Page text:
Sunday, 26 June 2011

Changing Cultures, Changing Practices: Using Mobile Tools, the Cloud and ePortfolios for Authentic Assessment

This year I have been Invited to speak at EDMEDIA 2011 in Lisbon, Portugal.  Click HERE to see more details about the presentation. If you want to engage in discussion, then Twitter using the hash tag #dmkedmedia or @davidmkennedy.

Abstract: Ubiquitous computing stopped being hype and became a reality in 2010. With the convergence of small mobile devices (the iPad and iPhone in particular), integration with cloud computing, and cheap wireless and/or 3G connectivity, this convergence of technologies has finally come of age. However, the issues for higher education remain the same: design of resources for learning, the activities that drive the learning process, and assessment.

This paper will focus on research that has been undertaken in a small liberal arts university in Hong Kong where multi-language proficiency by students (English and Putonghua) is a key goal for the University. The research focuses on three components that were key to the learning design: iPhones for teaching and learning, using the ‘cloud’ for feedback and sharing (YouTube), and ePortfolios (Mahara) for assessment.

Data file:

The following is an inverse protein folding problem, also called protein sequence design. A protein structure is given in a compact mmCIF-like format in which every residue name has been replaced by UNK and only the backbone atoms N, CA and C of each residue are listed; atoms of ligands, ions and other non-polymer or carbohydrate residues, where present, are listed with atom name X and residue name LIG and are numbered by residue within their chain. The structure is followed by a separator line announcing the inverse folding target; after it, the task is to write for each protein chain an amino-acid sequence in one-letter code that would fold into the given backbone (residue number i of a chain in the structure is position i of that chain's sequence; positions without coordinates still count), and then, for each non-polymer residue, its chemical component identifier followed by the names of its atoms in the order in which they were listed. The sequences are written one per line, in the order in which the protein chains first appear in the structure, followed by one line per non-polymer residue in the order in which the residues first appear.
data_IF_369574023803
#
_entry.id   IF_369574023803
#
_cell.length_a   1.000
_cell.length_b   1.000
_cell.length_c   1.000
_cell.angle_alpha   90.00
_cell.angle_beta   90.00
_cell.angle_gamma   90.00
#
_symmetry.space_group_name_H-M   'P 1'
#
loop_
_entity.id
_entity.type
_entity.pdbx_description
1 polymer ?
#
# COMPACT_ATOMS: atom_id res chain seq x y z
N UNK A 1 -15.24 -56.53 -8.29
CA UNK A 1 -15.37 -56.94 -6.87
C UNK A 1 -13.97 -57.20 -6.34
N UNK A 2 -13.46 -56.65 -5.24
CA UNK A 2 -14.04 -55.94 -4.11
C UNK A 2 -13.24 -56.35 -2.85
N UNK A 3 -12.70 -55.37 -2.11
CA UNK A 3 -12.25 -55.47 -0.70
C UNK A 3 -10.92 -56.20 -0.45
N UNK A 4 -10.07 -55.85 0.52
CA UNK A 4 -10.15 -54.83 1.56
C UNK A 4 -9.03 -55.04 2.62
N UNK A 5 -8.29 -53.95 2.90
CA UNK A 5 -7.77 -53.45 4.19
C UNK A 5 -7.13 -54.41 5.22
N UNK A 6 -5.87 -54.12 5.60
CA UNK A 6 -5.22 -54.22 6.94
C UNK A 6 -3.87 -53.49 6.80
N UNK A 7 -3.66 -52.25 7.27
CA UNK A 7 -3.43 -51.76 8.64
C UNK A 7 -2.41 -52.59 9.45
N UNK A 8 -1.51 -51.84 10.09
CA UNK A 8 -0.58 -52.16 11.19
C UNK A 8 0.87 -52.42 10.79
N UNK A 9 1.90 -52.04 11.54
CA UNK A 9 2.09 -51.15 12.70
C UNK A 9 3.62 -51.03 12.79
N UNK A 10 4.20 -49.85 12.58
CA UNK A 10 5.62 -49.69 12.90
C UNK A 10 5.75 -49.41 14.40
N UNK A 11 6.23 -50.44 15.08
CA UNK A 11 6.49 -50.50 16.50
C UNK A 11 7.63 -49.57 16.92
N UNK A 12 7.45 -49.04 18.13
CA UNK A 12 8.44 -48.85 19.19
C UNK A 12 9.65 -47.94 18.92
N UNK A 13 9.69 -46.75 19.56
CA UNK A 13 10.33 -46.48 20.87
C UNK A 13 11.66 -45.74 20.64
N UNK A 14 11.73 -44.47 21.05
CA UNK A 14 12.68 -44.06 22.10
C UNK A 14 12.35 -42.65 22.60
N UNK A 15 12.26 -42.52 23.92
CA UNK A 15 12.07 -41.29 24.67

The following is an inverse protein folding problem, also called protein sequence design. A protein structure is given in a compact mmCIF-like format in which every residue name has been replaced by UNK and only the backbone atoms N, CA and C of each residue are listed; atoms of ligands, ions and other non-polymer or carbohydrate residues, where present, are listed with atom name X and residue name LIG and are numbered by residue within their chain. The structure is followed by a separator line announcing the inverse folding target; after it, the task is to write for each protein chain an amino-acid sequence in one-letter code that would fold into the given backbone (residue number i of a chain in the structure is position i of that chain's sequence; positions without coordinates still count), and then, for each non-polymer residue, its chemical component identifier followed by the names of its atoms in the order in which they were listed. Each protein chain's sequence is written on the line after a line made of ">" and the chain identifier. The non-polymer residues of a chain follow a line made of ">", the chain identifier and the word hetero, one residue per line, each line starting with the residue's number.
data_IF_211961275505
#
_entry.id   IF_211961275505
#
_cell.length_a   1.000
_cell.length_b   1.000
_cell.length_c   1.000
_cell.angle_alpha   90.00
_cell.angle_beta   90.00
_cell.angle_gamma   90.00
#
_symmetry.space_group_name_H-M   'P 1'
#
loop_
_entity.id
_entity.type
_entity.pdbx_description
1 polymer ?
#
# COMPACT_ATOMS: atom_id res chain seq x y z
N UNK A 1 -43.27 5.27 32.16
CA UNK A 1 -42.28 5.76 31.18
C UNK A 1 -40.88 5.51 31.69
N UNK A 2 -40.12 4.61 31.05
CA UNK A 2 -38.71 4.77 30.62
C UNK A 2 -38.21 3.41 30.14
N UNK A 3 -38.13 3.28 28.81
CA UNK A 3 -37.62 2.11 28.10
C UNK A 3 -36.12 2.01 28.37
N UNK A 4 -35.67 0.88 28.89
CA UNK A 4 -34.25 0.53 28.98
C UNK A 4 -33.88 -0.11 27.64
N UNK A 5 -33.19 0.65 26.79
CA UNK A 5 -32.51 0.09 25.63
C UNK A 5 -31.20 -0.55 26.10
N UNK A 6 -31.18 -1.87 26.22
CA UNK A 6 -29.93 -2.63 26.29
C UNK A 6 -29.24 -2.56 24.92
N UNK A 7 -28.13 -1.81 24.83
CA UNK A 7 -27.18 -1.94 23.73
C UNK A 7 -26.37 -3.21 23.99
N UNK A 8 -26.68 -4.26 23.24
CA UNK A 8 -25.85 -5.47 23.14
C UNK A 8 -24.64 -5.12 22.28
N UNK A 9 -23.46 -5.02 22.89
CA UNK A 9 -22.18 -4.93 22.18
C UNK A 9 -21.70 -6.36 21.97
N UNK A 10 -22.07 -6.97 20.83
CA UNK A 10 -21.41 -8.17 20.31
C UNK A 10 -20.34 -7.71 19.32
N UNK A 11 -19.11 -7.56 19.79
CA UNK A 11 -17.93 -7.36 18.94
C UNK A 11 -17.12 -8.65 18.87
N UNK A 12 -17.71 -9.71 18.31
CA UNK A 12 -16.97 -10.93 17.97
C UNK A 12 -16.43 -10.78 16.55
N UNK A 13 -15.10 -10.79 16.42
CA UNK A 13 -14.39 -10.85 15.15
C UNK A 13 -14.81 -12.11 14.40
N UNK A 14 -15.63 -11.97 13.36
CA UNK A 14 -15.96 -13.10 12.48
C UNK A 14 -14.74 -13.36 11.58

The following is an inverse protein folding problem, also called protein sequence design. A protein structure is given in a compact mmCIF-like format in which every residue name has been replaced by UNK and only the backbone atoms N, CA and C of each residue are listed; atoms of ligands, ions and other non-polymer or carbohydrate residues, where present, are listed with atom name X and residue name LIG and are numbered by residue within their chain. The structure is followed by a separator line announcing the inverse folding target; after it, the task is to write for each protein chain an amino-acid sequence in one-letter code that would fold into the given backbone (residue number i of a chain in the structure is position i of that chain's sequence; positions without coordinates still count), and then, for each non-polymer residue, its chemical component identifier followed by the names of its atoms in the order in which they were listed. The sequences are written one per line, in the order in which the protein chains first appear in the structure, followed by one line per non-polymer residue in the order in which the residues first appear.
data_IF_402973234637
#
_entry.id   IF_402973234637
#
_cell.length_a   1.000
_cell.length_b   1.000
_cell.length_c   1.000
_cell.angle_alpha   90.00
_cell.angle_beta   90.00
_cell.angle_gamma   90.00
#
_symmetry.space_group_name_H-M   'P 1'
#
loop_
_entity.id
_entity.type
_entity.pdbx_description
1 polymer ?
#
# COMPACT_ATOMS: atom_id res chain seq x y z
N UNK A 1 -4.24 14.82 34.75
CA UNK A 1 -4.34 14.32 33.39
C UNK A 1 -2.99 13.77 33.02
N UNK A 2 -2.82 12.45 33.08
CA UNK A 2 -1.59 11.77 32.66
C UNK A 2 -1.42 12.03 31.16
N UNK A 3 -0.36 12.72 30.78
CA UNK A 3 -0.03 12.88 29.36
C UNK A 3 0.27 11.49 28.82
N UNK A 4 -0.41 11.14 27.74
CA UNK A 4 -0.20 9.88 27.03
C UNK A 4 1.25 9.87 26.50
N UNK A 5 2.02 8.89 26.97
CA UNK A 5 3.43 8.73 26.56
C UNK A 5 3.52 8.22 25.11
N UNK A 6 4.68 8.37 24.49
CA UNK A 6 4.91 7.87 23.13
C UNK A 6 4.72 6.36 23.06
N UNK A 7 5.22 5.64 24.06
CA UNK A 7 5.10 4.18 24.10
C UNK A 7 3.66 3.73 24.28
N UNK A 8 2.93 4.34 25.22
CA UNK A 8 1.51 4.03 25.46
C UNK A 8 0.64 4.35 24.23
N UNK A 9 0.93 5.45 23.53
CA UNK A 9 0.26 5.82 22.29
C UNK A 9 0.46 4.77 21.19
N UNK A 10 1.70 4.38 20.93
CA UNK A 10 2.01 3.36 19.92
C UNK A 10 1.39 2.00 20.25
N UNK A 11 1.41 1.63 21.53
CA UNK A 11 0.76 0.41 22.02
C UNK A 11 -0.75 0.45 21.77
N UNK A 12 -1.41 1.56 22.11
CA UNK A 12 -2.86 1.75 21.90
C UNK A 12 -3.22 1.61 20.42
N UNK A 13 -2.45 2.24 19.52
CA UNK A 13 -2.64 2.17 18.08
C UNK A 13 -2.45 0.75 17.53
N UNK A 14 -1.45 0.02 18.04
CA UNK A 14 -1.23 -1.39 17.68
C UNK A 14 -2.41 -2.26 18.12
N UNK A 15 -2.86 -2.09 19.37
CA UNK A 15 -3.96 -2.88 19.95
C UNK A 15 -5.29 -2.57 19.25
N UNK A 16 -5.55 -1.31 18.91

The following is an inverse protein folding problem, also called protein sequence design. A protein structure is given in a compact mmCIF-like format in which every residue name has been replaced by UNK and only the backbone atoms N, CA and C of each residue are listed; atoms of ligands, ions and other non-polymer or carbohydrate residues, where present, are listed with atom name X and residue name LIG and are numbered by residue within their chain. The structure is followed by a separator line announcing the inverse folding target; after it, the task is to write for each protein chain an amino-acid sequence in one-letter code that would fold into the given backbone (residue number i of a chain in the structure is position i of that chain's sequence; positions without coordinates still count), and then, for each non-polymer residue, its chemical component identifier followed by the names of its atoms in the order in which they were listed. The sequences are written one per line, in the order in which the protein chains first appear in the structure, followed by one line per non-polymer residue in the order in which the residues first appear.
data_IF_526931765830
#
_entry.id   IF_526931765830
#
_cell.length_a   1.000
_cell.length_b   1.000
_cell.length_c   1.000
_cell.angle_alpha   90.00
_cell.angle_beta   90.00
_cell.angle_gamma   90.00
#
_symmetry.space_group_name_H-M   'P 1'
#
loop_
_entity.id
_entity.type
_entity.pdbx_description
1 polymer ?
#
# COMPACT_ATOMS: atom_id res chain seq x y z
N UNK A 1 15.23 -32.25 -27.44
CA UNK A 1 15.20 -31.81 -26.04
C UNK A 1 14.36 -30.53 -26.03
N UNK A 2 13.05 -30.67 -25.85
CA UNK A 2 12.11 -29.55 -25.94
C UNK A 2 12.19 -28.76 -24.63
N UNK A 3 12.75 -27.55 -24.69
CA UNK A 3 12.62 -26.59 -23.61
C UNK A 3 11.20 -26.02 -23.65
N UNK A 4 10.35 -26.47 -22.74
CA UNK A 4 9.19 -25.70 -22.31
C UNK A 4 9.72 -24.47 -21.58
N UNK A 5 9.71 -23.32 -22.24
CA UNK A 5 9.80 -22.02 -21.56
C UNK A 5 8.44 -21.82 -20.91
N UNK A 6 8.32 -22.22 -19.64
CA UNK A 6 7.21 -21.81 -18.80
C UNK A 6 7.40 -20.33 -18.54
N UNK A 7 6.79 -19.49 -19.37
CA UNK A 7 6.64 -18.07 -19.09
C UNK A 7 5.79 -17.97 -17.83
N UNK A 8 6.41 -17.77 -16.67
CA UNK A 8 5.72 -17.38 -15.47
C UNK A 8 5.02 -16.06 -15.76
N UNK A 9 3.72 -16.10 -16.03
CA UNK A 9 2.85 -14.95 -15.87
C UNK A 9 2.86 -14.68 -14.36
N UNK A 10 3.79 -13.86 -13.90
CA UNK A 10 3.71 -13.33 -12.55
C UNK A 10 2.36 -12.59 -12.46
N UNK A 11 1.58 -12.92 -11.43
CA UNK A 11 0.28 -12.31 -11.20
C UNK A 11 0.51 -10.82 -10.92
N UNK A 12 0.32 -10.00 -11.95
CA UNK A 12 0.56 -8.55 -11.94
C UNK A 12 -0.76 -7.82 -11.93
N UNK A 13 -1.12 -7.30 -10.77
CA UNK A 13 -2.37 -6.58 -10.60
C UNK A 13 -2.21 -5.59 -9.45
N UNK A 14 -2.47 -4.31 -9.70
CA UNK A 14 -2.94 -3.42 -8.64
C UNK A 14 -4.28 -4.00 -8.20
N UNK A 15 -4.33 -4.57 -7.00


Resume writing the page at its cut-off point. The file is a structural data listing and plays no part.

Modern ePortfolios allow students to provide evidence of a variety of learning outcomes using a wide range of media including text, audio, images and video. Multimedia provided students with the opportunity to more completely demonstrate language skills and proficiency. Student learning was monitored by examining media produced using iPhones, stored on YouTube and presented on Mahara. The learning design enabled more immediate and relevant feedback (particularly peer feedback) on critical language abilities.

However, at Lingnan University in Hong Kong, creating this convergence of pedagogy and technology proved to be a non-trivial task and involved technical issues, re-thinking curriculum design and professional development for staff and students. The presentation will use the insights gained from this research to highlight the opportunities and risks associated with what is still seen in Hong Kong (and no doubt elsewhere) as radical approaches to curriculum design.

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